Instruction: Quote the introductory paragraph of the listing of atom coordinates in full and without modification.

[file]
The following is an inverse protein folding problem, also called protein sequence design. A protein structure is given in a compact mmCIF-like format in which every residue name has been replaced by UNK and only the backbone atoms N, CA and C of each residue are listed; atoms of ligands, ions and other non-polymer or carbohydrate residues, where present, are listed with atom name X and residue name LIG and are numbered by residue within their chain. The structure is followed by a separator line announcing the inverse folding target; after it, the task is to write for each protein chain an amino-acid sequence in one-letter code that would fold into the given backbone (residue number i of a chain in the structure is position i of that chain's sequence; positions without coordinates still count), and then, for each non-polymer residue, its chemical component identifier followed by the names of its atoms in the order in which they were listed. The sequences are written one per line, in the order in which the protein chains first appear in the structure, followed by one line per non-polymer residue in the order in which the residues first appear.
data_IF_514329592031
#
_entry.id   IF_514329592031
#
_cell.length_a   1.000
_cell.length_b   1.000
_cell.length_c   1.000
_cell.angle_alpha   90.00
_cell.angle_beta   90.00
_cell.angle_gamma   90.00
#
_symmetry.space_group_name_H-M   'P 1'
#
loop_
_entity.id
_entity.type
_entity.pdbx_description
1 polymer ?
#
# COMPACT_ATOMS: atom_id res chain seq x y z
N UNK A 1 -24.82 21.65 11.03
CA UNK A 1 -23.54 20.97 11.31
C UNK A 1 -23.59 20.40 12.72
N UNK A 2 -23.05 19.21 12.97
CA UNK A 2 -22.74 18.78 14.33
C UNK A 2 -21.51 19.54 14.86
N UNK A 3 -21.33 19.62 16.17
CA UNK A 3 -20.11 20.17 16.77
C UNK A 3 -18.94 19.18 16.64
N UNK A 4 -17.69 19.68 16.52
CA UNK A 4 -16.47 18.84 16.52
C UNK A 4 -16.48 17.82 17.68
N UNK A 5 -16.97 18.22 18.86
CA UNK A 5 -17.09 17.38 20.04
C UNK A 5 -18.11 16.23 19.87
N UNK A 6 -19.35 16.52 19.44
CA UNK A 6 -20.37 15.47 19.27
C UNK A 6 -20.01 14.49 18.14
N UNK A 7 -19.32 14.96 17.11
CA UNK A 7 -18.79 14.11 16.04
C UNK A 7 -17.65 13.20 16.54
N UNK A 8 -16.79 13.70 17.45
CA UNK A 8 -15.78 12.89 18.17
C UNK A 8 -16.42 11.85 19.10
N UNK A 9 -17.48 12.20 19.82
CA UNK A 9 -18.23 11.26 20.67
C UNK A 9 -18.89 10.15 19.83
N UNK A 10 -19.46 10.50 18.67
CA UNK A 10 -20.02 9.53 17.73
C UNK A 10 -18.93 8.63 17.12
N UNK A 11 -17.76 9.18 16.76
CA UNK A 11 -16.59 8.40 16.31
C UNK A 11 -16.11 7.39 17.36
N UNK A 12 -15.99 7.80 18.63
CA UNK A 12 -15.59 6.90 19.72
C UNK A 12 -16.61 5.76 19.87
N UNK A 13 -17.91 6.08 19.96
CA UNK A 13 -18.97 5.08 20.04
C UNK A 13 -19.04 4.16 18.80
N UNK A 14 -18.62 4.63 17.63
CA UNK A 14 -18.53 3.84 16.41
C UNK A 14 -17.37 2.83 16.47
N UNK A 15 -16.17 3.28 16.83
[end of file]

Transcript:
The following is an inverse protein folding problem, also called protein sequence design. A protein structure is given in a compact mmCIF-like format in which every residue name has been replaced by UNK and only the backbone atoms N, CA and C of each residue are listed; atoms of ligands, ions and other non-polymer or carbohydrate residues, where present, are listed with atom name X and residue name LIG and are numbered by residue within their chain. The structure is followed by a separator line announcing the inverse folding target; after it, the task is to write for each protein chain an amino-acid sequence in one-letter code that would fold into the given backbone (residue number i of a chain in the structure is position i of that chain's sequence; positions without coordinates still count), and then, for each non-polymer residue, its chemical component identifier followed by the names of its atoms in the order in which they were listed. The sequences are written one per line, in the order in which the protein chains first appear in the structure, followed by one line per non-polymer residue in the order in which the residues first appear.